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Final Exam Study Guide

Course Code
Jennifer Hawkins
Study Guide

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Philosophy Finals
1)Thrasymachus begins his conversation with Socrates by offering a
definition of justice. What is this definition? How does Socrates ultimately
get Thrasymachus to abandon this definition? What does Thrasymachus
try next, i.e. what is his second claim about justice? Could anyone other
than an ethical egoist accept this claim? Would an ethical egoist
necessarily accept it? What might Hobbes have to say in response to this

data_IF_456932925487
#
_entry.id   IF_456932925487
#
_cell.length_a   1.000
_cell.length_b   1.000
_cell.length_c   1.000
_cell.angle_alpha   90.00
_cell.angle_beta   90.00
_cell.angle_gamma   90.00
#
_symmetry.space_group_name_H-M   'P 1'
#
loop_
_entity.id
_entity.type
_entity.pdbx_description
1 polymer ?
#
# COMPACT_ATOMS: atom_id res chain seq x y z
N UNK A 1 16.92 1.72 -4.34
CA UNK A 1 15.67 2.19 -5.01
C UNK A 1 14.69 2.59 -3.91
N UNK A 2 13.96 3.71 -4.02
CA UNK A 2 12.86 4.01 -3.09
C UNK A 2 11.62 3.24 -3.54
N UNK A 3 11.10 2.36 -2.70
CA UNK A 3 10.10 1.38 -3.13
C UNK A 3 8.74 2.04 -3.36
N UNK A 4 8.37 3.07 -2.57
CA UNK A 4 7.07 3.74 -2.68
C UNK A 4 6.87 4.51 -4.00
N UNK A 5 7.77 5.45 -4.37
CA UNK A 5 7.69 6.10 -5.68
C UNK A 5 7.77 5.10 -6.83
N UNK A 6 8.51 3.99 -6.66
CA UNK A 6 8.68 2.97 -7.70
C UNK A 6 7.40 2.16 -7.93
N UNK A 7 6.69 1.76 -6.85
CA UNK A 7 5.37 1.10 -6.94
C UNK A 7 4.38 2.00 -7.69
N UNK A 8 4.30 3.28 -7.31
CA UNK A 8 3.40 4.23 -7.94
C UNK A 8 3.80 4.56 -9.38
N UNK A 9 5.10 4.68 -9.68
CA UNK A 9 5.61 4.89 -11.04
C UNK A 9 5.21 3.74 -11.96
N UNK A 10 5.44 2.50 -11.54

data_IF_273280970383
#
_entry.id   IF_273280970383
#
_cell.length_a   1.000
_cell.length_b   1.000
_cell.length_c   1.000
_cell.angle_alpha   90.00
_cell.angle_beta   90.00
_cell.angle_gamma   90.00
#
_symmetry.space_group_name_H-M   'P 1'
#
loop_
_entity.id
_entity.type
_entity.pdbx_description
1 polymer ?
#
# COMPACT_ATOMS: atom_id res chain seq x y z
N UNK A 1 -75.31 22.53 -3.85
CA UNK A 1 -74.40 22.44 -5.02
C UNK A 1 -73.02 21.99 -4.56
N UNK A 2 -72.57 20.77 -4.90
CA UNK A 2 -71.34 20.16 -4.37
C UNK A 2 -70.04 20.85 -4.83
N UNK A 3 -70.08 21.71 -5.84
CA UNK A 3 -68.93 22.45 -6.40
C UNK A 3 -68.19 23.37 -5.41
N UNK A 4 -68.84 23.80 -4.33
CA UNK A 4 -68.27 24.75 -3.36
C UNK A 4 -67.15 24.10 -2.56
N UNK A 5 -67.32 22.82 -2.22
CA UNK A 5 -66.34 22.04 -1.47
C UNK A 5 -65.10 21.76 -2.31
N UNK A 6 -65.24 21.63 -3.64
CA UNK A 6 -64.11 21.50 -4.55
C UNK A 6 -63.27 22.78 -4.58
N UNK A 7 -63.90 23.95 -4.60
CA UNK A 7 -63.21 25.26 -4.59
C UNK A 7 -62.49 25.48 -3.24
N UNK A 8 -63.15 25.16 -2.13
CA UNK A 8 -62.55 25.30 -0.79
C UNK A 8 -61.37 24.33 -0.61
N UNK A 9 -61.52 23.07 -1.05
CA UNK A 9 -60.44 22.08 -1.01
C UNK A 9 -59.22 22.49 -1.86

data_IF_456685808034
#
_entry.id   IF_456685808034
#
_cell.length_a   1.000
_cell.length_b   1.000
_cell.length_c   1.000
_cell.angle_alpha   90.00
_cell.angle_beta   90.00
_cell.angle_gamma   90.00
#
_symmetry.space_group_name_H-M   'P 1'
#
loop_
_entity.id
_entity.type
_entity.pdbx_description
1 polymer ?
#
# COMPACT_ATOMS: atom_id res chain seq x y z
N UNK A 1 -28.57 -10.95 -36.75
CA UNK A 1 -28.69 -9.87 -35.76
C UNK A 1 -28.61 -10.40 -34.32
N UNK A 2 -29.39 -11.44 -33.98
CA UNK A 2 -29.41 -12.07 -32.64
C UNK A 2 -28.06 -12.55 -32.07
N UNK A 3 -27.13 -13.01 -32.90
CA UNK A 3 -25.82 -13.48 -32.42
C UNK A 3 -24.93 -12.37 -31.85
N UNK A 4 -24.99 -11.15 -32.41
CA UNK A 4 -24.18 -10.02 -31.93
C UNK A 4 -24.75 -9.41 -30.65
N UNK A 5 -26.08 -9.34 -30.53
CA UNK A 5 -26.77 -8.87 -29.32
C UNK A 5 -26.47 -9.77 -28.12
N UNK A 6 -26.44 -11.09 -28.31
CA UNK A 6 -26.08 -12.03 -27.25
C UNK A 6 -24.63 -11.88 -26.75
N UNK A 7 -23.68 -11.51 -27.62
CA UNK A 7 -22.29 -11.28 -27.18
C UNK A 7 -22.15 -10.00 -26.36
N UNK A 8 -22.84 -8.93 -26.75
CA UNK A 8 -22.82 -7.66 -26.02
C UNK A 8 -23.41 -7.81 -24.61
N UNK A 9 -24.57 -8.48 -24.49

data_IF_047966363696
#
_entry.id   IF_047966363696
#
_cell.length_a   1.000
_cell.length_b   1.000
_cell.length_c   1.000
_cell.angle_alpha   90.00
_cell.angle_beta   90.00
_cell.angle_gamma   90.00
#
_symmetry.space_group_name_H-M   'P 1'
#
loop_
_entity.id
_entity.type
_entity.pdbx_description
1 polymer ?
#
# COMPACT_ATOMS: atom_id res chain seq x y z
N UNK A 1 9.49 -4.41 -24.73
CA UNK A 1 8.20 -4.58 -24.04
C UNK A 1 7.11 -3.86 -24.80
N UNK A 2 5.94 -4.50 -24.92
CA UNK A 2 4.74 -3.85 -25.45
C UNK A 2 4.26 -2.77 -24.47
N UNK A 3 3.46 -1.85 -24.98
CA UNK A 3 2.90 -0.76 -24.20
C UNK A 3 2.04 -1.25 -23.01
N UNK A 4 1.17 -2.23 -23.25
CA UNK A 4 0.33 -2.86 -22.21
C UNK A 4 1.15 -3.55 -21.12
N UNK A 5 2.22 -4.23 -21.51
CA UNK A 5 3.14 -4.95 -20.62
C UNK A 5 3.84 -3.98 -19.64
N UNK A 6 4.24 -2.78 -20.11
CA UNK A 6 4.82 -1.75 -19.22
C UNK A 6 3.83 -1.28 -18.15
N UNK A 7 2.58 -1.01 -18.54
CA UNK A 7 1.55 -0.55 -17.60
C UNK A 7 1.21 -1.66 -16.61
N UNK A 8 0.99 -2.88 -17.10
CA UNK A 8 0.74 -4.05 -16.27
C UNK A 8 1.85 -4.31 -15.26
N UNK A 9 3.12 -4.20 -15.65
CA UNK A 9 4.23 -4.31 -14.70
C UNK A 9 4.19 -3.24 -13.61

claim? What does Plato say about it later on?
Thrasymachus defines justice as the advantage of the stronger or more powerful. Justice is
what benefits the ruler. This is a highly skeptical view of morality and justice for 2 reasons:
The claim that justice refers to a set of arbitrary man-made rules that a ruler has
made-up and that others must follow.
The claim that these rules were designed merely with the aim of the rulers
advantage in mind.
Socrates uses analogy to argue against Thrasymachus definition. An analogy is a
comparison of 2 similar objects, suggesting that if they are alike in certain respects, they
will be like in other ways as well. The analogy used by Socrates is of a physician. A
physician does many things such as healing wounds and asking patients for money. But,
asking for money is not what being a physician is about. It is not part of the art of medicine.
The role of the doctor is the role of a healer. So, by analogy a ruler does many things but,